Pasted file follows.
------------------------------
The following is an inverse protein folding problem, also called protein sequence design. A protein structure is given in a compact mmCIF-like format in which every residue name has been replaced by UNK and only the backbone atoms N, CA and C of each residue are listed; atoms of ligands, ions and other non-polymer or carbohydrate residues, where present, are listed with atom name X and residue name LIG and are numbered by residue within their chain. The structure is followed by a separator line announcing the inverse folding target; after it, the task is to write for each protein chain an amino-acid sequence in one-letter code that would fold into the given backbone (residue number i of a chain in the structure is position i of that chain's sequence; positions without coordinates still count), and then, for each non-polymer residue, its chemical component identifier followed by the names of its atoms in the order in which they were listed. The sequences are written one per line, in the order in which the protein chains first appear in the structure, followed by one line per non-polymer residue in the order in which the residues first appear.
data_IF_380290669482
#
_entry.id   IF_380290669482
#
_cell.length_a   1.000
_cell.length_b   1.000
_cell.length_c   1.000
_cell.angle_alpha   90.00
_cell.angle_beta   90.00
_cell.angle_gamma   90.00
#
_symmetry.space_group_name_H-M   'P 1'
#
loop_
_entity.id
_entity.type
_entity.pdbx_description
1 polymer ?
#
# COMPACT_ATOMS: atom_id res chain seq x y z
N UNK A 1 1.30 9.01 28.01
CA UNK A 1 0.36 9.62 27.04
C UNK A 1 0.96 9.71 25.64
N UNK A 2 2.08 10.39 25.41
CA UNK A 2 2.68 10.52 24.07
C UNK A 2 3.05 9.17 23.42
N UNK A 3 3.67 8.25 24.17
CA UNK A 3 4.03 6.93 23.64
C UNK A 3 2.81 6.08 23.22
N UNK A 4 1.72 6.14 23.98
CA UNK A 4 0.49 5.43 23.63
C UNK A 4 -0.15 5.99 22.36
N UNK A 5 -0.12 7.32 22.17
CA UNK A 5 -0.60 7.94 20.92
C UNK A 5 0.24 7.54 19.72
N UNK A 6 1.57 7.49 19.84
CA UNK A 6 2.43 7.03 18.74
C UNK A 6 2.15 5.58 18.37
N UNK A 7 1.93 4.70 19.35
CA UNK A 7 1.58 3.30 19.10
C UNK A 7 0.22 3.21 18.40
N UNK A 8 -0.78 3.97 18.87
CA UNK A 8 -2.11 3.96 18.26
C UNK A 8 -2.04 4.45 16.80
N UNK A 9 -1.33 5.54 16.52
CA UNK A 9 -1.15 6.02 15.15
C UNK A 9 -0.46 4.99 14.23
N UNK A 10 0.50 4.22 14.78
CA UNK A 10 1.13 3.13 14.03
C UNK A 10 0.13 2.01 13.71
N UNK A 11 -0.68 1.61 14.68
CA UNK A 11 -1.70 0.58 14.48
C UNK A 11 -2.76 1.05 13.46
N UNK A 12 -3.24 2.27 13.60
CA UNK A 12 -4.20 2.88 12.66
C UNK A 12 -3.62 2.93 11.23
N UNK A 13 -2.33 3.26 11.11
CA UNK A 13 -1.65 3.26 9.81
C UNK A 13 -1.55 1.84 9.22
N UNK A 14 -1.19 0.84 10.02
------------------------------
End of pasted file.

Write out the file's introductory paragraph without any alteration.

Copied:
The following is an inverse protein folding problem, also called protein sequence design. A protein structure is given in a compact mmCIF-like format in which every residue name has been replaced by UNK and only the backbone atoms N, CA and C of each residue are listed; atoms of ligands, ions and other non-polymer or carbohydrate residues, where present, are listed with atom name X and residue name LIG and are numbered by residue within their chain. The structure is followed by a separator line announcing the inverse folding target; after it, the task is to write for each protein chain an amino-acid sequence in one-letter code that would fold into the given backbone (residue number i of a chain in the structure is position i of that chain's sequence; positions without coordinates still count), and then, for each non-polymer residue, its chemical component identifier followed by the names of its atoms in the order in which they were listed. The sequences are written one per line, in the order in which the protein chains first appear in the structure, followed by one line per non-polymer residue in the order in which the residues first appear.